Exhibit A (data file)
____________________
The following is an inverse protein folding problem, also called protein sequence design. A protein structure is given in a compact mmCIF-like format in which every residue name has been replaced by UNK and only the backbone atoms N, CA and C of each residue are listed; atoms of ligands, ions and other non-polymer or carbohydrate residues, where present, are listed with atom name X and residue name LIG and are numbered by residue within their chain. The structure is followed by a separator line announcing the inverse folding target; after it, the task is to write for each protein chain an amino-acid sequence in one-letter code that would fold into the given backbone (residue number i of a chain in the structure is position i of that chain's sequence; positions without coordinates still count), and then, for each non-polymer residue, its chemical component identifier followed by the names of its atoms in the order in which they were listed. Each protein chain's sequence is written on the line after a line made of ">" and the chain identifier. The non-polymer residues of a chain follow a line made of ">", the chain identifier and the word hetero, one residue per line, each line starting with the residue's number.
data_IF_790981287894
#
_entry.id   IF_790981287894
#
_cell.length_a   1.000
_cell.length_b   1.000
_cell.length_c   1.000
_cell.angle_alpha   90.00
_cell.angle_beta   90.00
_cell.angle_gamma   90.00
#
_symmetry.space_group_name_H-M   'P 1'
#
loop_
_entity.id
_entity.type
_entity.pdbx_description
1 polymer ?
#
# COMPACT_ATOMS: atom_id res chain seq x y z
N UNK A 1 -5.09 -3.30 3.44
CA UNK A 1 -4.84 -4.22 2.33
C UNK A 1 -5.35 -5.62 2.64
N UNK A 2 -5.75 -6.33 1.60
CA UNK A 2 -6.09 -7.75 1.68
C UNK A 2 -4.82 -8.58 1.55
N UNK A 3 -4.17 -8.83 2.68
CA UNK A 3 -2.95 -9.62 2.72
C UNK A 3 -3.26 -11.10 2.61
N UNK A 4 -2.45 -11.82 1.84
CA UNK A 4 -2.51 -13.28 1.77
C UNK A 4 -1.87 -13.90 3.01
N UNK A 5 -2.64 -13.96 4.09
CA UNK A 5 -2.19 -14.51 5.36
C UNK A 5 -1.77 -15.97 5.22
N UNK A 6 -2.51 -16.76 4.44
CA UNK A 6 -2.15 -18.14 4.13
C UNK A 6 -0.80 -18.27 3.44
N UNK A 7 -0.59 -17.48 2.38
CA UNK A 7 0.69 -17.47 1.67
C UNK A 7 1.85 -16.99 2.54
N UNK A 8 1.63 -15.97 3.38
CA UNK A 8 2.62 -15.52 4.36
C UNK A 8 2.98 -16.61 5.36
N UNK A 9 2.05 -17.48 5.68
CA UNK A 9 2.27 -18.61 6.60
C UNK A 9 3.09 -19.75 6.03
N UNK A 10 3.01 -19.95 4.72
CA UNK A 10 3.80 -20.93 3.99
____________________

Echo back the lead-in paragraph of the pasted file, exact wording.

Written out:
The following is an inverse protein folding problem, also called protein sequence design. A protein structure is given in a compact mmCIF-like format in which every residue name has been replaced by UNK and only the backbone atoms N, CA and C of each residue are listed; atoms of ligands, ions and other non-polymer or carbohydrate residues, where present, are listed with atom name X and residue name LIG and are numbered by residue within their chain. The structure is followed by a separator line announcing the inverse folding target; after it, the task is to write for each protein chain an amino-acid sequence in one-letter code that would fold into the given backbone (residue number i of a chain in the structure is position i of that chain's sequence; positions without coordinates still count), and then, for each non-polymer residue, its chemical component identifier followed by the names of its atoms in the order in which they were listed. Each protein chain's sequence is written on the line after a line made of ">" and the chain identifier. The non-polymer residues of a chain follow a line made of ">", the chain identifier and the word hetero, one residue per line, each line starting with the residue's number.